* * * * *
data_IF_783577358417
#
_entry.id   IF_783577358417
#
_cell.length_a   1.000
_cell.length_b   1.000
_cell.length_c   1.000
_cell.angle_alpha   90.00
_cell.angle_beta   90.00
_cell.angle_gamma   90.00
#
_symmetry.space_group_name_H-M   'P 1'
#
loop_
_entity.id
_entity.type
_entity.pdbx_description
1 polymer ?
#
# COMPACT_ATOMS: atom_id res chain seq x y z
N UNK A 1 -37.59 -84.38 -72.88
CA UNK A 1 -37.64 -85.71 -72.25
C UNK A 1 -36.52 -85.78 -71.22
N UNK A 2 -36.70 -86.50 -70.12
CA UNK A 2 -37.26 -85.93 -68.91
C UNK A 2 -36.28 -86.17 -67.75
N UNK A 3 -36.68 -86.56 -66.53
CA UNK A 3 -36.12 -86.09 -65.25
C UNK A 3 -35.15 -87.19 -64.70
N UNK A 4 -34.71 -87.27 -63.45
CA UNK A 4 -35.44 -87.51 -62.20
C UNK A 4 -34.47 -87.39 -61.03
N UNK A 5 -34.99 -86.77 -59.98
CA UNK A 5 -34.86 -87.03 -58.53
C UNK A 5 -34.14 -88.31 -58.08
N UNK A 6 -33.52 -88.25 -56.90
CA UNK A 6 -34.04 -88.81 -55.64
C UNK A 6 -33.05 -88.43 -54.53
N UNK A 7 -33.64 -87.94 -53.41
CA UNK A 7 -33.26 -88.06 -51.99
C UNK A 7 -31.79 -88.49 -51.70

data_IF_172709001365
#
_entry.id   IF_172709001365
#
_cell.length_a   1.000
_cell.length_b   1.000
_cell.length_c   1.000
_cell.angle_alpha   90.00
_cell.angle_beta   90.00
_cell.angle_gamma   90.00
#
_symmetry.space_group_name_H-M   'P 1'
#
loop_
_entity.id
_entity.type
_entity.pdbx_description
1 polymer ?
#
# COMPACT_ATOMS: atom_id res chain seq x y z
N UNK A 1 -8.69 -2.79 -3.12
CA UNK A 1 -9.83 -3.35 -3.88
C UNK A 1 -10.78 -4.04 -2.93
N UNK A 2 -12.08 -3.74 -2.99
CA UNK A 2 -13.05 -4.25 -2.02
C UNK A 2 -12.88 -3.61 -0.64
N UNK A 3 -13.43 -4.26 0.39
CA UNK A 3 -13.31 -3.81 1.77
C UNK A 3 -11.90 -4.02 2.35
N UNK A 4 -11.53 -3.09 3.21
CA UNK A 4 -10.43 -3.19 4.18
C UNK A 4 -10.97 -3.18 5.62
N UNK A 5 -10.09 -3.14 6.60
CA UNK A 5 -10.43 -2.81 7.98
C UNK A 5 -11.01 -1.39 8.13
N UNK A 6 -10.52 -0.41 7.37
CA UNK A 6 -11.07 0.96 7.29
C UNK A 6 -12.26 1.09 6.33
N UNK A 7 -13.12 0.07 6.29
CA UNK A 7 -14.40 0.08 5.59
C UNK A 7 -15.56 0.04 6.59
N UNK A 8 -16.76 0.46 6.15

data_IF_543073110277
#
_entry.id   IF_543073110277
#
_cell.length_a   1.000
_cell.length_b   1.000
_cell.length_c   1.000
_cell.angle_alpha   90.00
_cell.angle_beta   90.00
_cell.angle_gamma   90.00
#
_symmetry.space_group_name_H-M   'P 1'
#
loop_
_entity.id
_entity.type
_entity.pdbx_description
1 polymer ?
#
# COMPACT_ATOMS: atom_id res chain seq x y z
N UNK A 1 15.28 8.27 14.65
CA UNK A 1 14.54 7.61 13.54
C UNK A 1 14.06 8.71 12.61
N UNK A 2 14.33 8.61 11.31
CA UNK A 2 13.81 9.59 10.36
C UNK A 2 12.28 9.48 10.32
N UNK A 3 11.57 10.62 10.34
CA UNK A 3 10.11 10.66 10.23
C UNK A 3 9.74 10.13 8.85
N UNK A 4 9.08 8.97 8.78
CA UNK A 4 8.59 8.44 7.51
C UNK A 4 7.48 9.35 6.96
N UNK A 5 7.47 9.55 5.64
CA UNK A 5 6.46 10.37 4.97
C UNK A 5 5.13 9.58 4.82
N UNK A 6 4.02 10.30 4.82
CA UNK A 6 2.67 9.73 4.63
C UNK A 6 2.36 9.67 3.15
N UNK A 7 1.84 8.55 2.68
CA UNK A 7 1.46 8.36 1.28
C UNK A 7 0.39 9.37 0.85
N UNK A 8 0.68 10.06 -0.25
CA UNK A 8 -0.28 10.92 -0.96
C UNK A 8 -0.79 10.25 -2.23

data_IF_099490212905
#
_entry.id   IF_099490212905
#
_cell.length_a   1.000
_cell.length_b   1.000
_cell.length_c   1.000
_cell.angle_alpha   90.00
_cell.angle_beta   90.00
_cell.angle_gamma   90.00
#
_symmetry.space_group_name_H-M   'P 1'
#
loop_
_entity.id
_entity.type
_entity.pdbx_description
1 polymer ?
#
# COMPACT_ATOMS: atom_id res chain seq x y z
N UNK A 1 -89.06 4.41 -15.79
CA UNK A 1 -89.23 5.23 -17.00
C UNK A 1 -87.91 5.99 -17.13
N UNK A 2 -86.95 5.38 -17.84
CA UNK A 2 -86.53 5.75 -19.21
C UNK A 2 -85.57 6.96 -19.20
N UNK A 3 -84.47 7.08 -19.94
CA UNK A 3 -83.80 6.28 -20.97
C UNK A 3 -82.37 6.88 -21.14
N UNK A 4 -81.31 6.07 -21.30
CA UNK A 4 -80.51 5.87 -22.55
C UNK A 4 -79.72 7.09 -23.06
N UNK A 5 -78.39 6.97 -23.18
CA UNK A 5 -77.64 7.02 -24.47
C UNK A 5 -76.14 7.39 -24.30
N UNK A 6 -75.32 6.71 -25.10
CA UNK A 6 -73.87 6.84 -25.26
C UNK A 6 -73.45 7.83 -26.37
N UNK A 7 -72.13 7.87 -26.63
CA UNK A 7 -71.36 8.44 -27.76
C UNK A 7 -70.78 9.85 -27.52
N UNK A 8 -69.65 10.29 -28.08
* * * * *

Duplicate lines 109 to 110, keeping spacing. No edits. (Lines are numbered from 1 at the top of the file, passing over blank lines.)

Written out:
C UNK A 2 12.28 9.48 10.32
N UNK A 3 11.57 10.62 10.34